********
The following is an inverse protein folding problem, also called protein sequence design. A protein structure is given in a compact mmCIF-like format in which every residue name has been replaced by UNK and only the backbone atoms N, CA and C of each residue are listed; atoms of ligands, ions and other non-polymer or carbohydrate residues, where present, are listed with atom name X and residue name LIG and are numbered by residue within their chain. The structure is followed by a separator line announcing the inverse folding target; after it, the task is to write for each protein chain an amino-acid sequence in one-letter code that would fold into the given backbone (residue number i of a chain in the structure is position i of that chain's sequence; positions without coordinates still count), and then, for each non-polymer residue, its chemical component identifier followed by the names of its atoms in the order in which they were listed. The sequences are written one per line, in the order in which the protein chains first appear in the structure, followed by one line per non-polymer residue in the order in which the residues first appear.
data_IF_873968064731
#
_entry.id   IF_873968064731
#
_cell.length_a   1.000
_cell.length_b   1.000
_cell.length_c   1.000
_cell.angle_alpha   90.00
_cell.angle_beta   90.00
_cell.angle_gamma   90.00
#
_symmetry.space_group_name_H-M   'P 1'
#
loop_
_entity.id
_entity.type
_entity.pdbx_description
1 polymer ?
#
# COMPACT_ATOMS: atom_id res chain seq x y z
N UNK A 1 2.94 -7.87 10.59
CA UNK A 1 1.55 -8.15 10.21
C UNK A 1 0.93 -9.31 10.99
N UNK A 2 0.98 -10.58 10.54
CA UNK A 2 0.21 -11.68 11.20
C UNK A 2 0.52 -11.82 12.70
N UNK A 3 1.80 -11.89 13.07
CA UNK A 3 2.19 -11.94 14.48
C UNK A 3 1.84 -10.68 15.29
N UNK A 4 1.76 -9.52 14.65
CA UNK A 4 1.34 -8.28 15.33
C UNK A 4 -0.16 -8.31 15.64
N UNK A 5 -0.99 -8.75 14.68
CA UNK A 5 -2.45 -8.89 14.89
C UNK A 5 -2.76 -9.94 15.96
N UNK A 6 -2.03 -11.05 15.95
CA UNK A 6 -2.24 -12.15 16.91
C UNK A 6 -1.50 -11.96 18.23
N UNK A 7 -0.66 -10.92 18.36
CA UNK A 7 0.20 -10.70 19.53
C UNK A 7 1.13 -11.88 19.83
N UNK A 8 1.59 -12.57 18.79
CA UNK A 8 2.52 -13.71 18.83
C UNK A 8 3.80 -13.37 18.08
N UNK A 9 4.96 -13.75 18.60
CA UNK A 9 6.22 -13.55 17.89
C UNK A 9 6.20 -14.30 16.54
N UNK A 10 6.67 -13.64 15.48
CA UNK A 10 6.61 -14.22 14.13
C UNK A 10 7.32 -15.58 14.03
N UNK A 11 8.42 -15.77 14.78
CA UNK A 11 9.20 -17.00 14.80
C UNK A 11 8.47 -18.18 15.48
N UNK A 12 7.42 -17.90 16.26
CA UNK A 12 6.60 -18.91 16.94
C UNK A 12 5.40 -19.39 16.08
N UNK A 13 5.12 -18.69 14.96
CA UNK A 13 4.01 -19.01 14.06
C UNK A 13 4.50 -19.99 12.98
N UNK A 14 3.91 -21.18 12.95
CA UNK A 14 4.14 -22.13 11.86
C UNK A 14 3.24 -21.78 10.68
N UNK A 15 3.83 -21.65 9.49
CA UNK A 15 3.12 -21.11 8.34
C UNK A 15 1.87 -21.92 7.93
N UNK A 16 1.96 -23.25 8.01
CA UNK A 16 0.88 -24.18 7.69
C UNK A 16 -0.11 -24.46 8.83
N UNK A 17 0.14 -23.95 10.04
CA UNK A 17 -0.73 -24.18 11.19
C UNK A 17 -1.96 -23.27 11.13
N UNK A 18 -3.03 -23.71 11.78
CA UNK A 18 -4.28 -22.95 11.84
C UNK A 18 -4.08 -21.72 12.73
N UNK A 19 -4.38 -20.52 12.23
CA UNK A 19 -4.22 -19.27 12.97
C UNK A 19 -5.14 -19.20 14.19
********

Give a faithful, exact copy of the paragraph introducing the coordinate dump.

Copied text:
The following is an inverse protein folding problem, also called protein sequence design. A protein structure is given in a compact mmCIF-like format in which every residue name has been replaced by UNK and only the backbone atoms N, CA and C of each residue are listed; atoms of ligands, ions and other non-polymer or carbohydrate residues, where present, are listed with atom name X and residue name LIG and are numbered by residue within their chain. The structure is followed by a separator line announcing the inverse folding target; after it, the task is to write for each protein chain an amino-acid sequence in one-letter code that would fold into the given backbone (residue number i of a chain in the structure is position i of that chain's sequence; positions without coordinates still count), and then, for each non-polymer residue, its chemical component identifier followed by the names of its atoms in the order in which they were listed. The sequences are written one per line, in the order in which the protein chains first appear in the structure, followed by one line per non-polymer residue in the order in which the residues first appear.